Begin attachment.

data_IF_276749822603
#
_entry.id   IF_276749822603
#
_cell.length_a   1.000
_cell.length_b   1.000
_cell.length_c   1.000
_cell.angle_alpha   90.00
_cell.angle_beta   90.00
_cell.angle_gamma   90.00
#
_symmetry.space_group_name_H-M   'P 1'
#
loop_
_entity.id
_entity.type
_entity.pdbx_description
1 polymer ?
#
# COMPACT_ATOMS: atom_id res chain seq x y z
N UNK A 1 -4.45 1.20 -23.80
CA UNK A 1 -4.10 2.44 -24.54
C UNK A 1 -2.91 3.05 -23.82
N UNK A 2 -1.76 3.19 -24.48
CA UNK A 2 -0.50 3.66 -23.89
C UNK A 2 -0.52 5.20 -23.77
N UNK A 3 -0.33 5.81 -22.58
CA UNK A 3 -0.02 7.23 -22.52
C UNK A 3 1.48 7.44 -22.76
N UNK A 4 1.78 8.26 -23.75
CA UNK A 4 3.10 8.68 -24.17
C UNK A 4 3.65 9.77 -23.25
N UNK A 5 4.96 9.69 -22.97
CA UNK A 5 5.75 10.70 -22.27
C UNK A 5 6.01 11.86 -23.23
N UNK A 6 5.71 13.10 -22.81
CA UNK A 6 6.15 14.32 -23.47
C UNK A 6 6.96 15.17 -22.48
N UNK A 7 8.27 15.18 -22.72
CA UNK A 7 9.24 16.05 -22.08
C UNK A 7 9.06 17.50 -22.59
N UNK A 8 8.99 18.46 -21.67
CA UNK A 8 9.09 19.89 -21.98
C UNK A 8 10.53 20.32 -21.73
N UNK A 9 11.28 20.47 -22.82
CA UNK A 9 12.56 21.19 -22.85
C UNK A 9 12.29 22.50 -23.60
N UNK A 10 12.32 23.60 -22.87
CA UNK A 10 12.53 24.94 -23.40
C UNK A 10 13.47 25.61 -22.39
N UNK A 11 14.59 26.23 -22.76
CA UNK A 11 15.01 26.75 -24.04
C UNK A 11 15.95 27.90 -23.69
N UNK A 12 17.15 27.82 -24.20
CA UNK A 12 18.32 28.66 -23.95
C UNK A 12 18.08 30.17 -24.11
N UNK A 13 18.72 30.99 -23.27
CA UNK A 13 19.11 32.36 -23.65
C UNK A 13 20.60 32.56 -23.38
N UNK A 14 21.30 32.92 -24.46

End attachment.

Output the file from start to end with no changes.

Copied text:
data_IF_276749822603
#
_entry.id   IF_276749822603
#
_cell.length_a   1.000
_cell.length_b   1.000
_cell.length_c   1.000
_cell.angle_alpha   90.00
_cell.angle_beta   90.00
_cell.angle_gamma   90.00
#
_symmetry.space_group_name_H-M   'P 1'
#
loop_
_entity.id
_entity.type
_entity.pdbx_description
1 polymer ?
#
# COMPACT_ATOMS: atom_id res chain seq x y z
N UNK A 1 -4.45 1.20 -23.80
CA UNK A 1 -4.10 2.44 -24.54
C UNK A 1 -2.91 3.05 -23.82
N UNK A 2 -1.76 3.19 -24.48
CA UNK A 2 -0.50 3.66 -23.89
C UNK A 2 -0.52 5.20 -23.77
N UNK A 3 -0.33 5.81 -22.58
CA UNK A 3 -0.02 7.23 -22.52
C UNK A 3 1.48 7.44 -22.76
N UNK A 4 1.78 8.26 -23.75
CA UNK A 4 3.10 8.68 -24.17
C UNK A 4 3.65 9.77 -23.25
N UNK A 5 4.96 9.69 -22.97
CA UNK A 5 5.75 10.70 -22.27
C UNK A 5 6.01 11.86 -23.23
N UNK A 6 5.71 13.10 -22.81
CA UNK A 6 6.15 14.32 -23.47
C UNK A 6 6.96 15.17 -22.48
N UNK A 7 8.27 15.18 -22.72
CA UNK A 7 9.24 16.05 -22.08
C UNK A 7 9.06 17.50 -22.59
N UNK A 8 8.99 18.46 -21.67
CA UNK A 8 9.09 19.89 -21.98
C UNK A 8 10.53 20.32 -21.73
N UNK A 9 11.28 20.47 -22.82
CA UNK A 9 12.56 21.19 -22.85
C UNK A 9 12.29 22.50 -23.60
N UNK A 10 12.32 23.60 -22.87
CA UNK A 10 12.53 24.94 -23.40
C UNK A 10 13.47 25.61 -22.39
N UNK A 11 14.59 26.23 -22.76
CA UNK A 11 15.01 26.75 -24.04
C UNK A 11 15.95 27.90 -23.69
N UNK A 12 17.15 27.82 -24.20
CA UNK A 12 18.32 28.66 -23.95
C UNK A 12 18.08 30.17 -24.11
N UNK A 13 18.72 30.99 -23.27
CA UNK A 13 19.11 32.36 -23.65
C UNK A 13 20.60 32.56 -23.38
N UNK A 14 21.30 32.92 -24.46